Article: Saturday, 1 February 2014
Today, from a business and marketing perspective, vast numbers of customers and potential customers interact with one another through electronic and online channels that range from emails to social media hubs such as Facebook, MySpace and Twitter.
Understanding the nature of these communications networks, and their value in marketing, is increasingly important for organisations. This is especially so as marketers have less control over these channels than they do over the traditional mass media of TV, newspapers and magazines.
As part of their overall marketing strategies, many major companies such as Microsoft, Philips, Sony, Ford, BMW, and Procter and Gamble, have used these electronic channels for viral marketing purposes, some to better effect than others.
In viral marketing campaigns, organisations develop an online marketing message, typically in the form of an email. This is seeded to a contact database and is designed to stimulate customers or potential customers to a) interact with it, and b) forward it on to members of their social network with the purpose that they might do the same, and so on.
Because word-of-mouth communiqués from friends and peer networks have more impact than those from organisations, and information spreads rapidly over the internet, viral marketing is a powerful communications tool that can reach many customers and potential customers in very short periods of time.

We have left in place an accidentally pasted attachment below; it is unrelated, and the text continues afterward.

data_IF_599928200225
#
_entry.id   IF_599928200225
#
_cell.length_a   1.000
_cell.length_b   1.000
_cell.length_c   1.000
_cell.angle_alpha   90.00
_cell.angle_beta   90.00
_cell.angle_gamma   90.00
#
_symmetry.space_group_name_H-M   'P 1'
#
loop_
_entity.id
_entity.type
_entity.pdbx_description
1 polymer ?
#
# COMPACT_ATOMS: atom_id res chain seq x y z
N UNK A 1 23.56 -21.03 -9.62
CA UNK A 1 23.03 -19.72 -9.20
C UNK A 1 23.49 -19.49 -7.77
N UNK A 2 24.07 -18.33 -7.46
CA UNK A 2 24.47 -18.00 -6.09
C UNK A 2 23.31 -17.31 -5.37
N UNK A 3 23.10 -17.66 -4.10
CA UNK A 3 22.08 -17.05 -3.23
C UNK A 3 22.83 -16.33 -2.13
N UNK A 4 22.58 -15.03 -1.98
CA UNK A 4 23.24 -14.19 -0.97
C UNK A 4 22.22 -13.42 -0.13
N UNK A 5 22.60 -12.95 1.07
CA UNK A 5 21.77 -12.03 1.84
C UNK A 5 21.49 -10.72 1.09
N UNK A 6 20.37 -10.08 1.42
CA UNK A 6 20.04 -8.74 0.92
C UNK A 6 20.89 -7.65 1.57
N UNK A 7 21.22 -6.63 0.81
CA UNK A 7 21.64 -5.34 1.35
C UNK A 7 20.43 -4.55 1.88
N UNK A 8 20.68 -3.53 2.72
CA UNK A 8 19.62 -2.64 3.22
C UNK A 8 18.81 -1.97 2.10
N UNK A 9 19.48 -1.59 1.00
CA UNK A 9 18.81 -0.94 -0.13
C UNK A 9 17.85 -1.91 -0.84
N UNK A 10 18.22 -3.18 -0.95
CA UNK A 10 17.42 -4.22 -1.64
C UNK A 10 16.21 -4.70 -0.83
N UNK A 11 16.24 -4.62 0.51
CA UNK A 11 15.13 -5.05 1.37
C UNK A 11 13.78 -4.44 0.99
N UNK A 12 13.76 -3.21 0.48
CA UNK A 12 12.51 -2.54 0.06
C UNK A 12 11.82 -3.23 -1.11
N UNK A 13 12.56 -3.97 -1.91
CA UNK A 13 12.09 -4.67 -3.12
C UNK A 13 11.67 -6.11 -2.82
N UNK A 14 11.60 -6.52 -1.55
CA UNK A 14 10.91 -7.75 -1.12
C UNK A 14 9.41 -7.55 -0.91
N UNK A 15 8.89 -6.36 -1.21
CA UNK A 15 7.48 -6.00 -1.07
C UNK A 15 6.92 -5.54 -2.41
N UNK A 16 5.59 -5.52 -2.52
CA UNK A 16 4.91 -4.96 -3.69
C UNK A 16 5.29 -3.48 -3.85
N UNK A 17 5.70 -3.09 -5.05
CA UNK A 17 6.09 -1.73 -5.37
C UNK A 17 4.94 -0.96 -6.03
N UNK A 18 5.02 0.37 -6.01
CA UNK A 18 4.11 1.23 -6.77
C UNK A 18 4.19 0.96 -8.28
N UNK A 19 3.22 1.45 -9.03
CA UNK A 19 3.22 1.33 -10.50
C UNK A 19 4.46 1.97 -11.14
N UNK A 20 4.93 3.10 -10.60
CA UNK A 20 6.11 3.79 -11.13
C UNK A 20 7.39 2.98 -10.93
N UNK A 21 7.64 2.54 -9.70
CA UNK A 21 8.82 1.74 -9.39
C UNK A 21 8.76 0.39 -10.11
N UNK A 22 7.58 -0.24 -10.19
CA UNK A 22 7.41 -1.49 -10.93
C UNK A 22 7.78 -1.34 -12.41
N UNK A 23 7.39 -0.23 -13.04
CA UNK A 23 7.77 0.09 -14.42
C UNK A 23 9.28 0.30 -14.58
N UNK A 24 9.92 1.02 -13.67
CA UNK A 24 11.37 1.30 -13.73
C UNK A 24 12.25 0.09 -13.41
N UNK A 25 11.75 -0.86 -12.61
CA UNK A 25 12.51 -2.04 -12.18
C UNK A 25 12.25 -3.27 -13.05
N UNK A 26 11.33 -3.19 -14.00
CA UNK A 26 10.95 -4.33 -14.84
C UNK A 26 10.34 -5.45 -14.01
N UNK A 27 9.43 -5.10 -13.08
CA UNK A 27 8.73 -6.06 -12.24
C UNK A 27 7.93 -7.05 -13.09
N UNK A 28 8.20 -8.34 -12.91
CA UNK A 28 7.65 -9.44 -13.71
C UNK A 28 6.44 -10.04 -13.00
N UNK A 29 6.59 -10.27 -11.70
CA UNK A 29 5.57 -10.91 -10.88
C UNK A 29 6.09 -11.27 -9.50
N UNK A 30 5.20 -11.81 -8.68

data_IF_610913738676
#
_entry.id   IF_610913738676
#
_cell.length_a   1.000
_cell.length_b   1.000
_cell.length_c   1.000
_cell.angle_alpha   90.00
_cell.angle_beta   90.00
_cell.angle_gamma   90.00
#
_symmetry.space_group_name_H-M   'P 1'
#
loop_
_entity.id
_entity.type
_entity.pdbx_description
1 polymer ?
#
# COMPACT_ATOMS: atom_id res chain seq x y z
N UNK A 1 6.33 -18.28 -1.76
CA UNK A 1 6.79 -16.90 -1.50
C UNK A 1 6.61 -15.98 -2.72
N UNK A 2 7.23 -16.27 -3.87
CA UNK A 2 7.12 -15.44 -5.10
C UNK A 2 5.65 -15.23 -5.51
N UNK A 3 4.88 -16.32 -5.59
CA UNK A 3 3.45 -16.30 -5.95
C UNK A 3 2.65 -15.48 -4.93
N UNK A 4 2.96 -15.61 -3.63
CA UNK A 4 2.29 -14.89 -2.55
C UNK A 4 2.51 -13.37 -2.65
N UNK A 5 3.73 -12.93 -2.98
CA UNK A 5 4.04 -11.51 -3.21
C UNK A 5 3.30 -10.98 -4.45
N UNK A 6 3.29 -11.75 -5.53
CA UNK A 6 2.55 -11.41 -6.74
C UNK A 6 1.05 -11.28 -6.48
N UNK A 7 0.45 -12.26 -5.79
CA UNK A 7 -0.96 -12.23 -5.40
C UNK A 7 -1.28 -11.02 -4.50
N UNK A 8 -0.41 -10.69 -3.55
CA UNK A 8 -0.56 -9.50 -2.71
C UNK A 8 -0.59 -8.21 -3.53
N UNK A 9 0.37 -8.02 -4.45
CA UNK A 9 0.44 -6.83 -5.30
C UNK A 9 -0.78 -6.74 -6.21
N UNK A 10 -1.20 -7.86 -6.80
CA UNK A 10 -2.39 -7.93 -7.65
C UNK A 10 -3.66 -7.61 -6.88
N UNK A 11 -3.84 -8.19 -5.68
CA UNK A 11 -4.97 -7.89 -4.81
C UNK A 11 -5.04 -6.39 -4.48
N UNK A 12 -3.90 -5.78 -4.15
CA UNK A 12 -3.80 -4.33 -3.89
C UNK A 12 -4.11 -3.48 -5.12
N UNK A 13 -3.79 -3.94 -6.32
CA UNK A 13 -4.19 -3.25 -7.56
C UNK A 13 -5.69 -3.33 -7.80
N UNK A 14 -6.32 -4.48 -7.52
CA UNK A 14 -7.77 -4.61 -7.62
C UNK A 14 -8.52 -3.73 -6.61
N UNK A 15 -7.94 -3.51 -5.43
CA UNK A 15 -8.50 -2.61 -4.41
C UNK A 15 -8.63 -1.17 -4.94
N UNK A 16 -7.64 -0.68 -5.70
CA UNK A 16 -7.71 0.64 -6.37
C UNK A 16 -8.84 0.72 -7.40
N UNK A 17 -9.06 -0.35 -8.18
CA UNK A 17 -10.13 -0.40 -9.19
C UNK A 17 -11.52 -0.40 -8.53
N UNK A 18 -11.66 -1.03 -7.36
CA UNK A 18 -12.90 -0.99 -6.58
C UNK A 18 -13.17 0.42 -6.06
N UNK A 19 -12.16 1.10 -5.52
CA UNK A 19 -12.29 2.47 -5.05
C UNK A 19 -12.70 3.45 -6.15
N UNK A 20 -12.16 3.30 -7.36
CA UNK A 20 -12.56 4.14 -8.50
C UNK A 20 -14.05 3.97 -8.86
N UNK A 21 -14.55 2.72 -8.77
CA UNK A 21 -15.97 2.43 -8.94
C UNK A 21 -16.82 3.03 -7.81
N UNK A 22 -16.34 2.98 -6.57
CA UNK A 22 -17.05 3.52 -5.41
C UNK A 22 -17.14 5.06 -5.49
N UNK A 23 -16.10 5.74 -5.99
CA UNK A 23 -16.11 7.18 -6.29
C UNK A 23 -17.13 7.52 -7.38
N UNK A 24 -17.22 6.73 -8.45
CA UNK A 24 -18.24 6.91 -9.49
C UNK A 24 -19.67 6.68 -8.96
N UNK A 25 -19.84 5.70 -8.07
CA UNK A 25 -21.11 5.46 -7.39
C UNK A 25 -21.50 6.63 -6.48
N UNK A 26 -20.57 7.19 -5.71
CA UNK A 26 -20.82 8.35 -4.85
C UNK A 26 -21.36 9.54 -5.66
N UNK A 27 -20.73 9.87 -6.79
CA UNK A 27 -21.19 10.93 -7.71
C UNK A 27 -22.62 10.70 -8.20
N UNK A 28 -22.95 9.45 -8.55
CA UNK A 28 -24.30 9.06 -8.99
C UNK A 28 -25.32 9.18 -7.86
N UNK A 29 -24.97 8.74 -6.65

Furthermore, the nature of the internet allows marketers to use many different forms of communication, such as videos, games and interactive websites, in their viral campaigns. Whilst the term viral marketing may suggest that information spreads automatically, marketers need to actively manage the viral process in order to facilitate and encourage the spread of information.
Being able to utilise such communications channels effectively for marketing purposes offers many advantages for organisations. One significant and immediate benefit is that marketing budgets may be sizeably reduced: organisations will be able to lessen their dependence on expensive TV and mainstream media advertising.
However, viral marketing is not as simple as it might sound and just sending out masses of emails is not going to bring success. There are many considerations and factors to be planned for.
Controlling how, where and when your marketing message is delivered becomes much more difficult as the population is entirely responsible for its spread. This is why, as researchers, we sought to develop a mathematical model, one that could predict very early on in the life of a viral campaign how it would spread, and thus enable us to forecast its effectiveness.
In looking to develop a model, we collaborated with a Netherlands marketing agency specialised in online and viral campaigns (and set up by an alumnus of RSM). They had gathered banks of raw data from previous campaigns, but did not have sufficiently sophisticated analytical tools to predict the viral effect of future peer-to-peer marketing communications. To approach the task of analysing the data and creating a predictive model, the first step is to assess existing models.